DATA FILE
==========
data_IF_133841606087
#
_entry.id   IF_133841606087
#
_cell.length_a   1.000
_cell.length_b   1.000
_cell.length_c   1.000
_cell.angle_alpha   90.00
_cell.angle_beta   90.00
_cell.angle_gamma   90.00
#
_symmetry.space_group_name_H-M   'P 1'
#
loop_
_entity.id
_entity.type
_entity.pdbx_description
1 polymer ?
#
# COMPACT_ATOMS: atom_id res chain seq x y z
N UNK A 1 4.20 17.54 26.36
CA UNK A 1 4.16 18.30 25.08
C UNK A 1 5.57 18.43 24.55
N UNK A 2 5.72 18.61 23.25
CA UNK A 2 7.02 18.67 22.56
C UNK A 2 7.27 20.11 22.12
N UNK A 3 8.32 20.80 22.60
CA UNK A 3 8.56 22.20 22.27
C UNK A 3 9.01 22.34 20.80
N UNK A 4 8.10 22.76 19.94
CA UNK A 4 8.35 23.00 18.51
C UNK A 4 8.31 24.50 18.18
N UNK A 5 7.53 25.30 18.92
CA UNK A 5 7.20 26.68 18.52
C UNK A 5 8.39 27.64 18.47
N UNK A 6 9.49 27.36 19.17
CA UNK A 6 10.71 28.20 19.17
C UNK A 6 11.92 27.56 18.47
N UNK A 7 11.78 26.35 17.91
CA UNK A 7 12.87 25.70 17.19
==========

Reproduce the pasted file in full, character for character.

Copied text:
data_IF_133841606087
#
_entry.id   IF_133841606087
#
_cell.length_a   1.000
_cell.length_b   1.000
_cell.length_c   1.000
_cell.angle_alpha   90.00
_cell.angle_beta   90.00
_cell.angle_gamma   90.00
#
_symmetry.space_group_name_H-M   'P 1'
#
loop_
_entity.id
_entity.type
_entity.pdbx_description
1 polymer ?
#
# COMPACT_ATOMS: atom_id res chain seq x y z
N UNK A 1 4.20 17.54 26.36
CA UNK A 1 4.16 18.30 25.08
C UNK A 1 5.57 18.43 24.55
N UNK A 2 5.72 18.61 23.25
CA UNK A 2 7.02 18.67 22.56
C UNK A 2 7.27 20.11 22.12
N UNK A 3 8.32 20.80 22.60
CA UNK A 3 8.56 22.20 22.27
C UNK A 3 9.01 22.34 20.80
N UNK A 4 8.10 22.76 19.94
CA UNK A 4 8.35 23.00 18.51
C UNK A 4 8.31 24.50 18.18
N UNK A 5 7.53 25.30 18.92
CA UNK A 5 7.20 26.68 18.52
C UNK A 5 8.39 27.64 18.47
N UNK A 6 9.49 27.36 19.17
CA UNK A 6 10.71 28.20 19.17
C UNK A 6 11.92 27.56 18.47
N UNK A 7 11.78 26.35 17.91
CA UNK A 7 12.87 25.70 17.19